This module provides an extremely in-depth coverage of all the attack vectors and weaknesses introduced by drafted as well as finalized W3C new standards and protocols.

We will go through the most important elements of HTML5 and especially the new CORS paradigm that completely changes the way the SOP is applied to most modern web applications. By mastering this module in theory and practice, the student will possess an arsenal of penetration testing techniques that are still unknown to the vast majority of penetration testers.

A number of Hera labs are available to practice topics covered within this module. This module will also bring a penetration tester’s skills to the next level with next generation attack vectors that are going to affect web applications for the next decade.


8.1. Cross-Origin Resource Sharing

a. Same Origin Policy issues

b. Cross-Domain Policy in Flash

c. Cross-Origin Resource Sharing

-   Cross-Origin Ajax requests

-   Requests

  • · Simple request
  • · Preflighted request
  • · Request with credentials

-   Access Control Headers

  • · Access-Control-Allow-Origin
  • · Access-Control-Allow-Credentials
  • · Access-Control-Allow-Headers
  • · Access-Control-Allow-Methods
  • · Access-Control-Allow-Max-Age
  • · Access-Control-Expose-Headers
  • · Header origin
  • · Access-Control-Request-Method
  • · Access-Control-Request-Headers

8.2. Cross-Windows Messaging

a. Relationship between windows

b. Sending messages

c. Receiving messages

d. Security issues

-   Cross-Domain XSS

8.3. Web Storage

a. Different storages

-   Local storage

-   Session storage

b. Local storage APIs

-   Adding an item

-   Retrieving an item

-   Removing an item

-   Removing all items

  1. SessionStorage APIs
  2. Security Issues

-   Stealing local storage via JS

8.4. WebSocket

a. Real-time applications using HTTP

b. WebSocket – a new W3C standard

-   Benefits

c. WebSocket API

d. Security Issues

8.5. Sandboxed frames

a. Security issues before HTML5

-   Redirection

-   Accessing the parent document from iframe

b. HTML5 sandbox attribute

9.       File and Resource attacks

During this module, the student will practice a number of vulnerabilities that affect web application files and resources.

The student will learn how to identify and exploit path traversal, file inclusion and unrestricted file upload vulnerabilities.

File and Resource Attacks

9.1. Path Traversal

a. Path conversion

b. Encoding

c. Best defensive techniques

9.2. File Inclusion Vulnerabilities

a.Local File Inclusion (LFI)

b. Remote File Inclusion (RFI)

9.3. Unrestricted File Upload

a. Vulnerable web application

-   The attack

b. Best defensive techniques

-   Filtering based on file content

10.   Other attacks and Vulnerabilities

During this module, the student will practice a number of vulnerabilities that, despite being less known or publicized, are still affecting a number of web applications across many different programming languages and platforms.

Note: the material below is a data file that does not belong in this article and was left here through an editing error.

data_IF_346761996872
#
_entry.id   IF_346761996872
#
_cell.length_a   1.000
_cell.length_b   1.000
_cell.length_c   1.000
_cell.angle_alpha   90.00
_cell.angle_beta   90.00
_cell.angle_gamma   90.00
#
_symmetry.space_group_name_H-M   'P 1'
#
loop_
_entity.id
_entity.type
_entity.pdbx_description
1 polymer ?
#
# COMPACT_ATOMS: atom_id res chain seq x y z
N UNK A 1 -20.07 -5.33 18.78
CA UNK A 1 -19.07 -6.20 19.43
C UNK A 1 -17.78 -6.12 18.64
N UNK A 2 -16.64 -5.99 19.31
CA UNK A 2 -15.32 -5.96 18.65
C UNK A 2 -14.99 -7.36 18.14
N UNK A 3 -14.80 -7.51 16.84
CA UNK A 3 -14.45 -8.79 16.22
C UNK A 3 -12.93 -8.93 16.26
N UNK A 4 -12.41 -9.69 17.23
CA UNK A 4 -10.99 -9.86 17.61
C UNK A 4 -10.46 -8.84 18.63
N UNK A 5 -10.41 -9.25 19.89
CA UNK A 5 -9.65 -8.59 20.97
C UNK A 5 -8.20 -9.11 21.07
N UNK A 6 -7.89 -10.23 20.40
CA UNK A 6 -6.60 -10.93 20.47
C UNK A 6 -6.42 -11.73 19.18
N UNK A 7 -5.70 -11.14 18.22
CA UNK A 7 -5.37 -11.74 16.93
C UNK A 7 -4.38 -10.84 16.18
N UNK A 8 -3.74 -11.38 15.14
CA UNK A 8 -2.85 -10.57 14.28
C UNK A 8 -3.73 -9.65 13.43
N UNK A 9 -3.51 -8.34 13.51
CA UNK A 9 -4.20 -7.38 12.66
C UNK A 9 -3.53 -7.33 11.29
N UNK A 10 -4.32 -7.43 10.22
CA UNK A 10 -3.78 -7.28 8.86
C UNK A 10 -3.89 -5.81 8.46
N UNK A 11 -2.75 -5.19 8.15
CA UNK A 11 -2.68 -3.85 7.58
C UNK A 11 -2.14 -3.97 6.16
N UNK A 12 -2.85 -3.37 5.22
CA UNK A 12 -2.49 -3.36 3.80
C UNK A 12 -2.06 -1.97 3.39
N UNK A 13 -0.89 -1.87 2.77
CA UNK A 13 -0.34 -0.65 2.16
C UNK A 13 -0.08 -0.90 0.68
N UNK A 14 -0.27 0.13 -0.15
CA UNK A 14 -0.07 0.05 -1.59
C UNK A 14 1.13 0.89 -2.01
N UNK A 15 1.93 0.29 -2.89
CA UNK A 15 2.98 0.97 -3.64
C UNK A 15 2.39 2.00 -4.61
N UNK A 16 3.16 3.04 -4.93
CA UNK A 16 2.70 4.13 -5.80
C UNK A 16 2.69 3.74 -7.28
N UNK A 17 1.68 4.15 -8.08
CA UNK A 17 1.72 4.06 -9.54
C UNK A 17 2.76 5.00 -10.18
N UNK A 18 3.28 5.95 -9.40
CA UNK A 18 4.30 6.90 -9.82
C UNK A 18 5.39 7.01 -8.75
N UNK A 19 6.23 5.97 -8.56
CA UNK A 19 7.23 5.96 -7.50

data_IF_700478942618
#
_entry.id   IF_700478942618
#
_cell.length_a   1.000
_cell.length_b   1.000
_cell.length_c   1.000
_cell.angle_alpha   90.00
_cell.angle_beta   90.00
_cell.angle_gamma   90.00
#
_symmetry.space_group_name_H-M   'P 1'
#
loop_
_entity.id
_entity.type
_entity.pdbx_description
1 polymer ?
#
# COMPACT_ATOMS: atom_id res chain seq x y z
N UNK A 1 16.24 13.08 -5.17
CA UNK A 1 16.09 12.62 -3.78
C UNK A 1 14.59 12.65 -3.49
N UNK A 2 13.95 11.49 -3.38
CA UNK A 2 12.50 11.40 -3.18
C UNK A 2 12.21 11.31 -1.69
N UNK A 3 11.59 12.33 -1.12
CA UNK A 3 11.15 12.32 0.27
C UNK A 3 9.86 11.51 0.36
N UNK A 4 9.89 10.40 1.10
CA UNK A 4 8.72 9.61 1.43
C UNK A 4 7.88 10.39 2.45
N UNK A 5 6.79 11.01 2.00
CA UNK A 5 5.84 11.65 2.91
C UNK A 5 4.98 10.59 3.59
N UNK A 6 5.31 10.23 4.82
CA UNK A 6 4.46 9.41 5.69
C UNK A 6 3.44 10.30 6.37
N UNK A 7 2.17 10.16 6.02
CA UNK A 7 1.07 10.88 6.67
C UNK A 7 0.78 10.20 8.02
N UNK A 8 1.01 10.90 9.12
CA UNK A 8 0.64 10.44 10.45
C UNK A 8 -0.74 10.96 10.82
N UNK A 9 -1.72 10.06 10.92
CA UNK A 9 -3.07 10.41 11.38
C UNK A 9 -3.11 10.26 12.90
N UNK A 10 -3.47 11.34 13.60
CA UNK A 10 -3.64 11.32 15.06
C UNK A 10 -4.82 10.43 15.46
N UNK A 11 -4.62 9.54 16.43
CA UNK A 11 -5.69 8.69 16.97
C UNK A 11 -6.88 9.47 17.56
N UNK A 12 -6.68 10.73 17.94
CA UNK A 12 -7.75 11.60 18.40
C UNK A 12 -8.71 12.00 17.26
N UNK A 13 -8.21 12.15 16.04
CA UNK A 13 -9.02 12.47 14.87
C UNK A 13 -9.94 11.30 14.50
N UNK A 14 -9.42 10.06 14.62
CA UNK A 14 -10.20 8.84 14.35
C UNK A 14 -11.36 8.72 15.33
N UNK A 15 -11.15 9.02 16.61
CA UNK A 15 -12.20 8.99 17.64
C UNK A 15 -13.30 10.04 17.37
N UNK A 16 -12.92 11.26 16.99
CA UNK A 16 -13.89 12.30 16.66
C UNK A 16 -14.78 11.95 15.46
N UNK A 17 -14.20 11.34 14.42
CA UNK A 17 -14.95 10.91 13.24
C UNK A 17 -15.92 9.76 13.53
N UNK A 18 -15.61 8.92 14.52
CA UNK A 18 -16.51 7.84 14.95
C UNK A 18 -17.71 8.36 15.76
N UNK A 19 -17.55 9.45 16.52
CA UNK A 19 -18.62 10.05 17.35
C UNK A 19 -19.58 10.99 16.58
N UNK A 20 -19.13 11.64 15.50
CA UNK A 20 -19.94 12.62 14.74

Advanced clickjacking attacks are covered in depth with real-world examples and dissected real-world attacks.

The level of depth and the amount of practical sessions during this module will provide even seasoned penetration testers with new ways to break the security of their targets

10.1. Clickjacking

a. Understanding Clickjacking

b. Feasibility study

c. Case 1: Clickjacking is possible

-   Case 2: Clickjacking is not possible

d. Building of a malicious web page

e. Spreading the malicious link

f. Waiting for the victim click

g. Best defensive techniques

-   The old school

-   Using HTTP header X-Frame-Options

h. Likejacking in Facebook

i. Cursorjacking

10.2. HTTP Response Splitting

a. Typical vulnerable scenario

b. XSS through HTTP response splitting

c. Bypassing Same Origin Policy

-   Attack explained

-   Best defensive techniques

-   Defense in PHP

10.3. Business Logic Flow

a. Vulnerable web application

b. Best defensive techniques

10.4. Denial of Services

a. Different DoS attacks

-   DoS due to huge number of requests

-   DoS due to greedy pages

b. Best defensive techniques

10.   Web services

Professional penetration testers should master all aspects related to web services testing.

Web services nowadays are the data and logic provider for a variety of thin and thick clients, from web application clients to mobile applications.

During this highly in-depth module, the student will first become familiar with web services paradigms and protocols and then learn all the most important related security issues.

WSDL and SOAP testing will be covered not only in theory but also in practice in our Hera Lab.

11.   Web Services

11.1. Introduction

11.2. Web Services Implementations




d. RESTful

11.3. The WSDL Language

a. Interaction between client and server

b. Objects in the WSDL

-   Binding

-   PortType

-   Operation

-   Interface

-   Message

c. SOAP in action

d. Further reading

11.4. Attacks

a. WSDL Disclosure

-   Google hacking

-   Discovering WSDL files

-   Public Web Services

b. WSDL Scanning

-   Attack in action

c. SOAPAction Spoofing

-   Prerequisites for the attack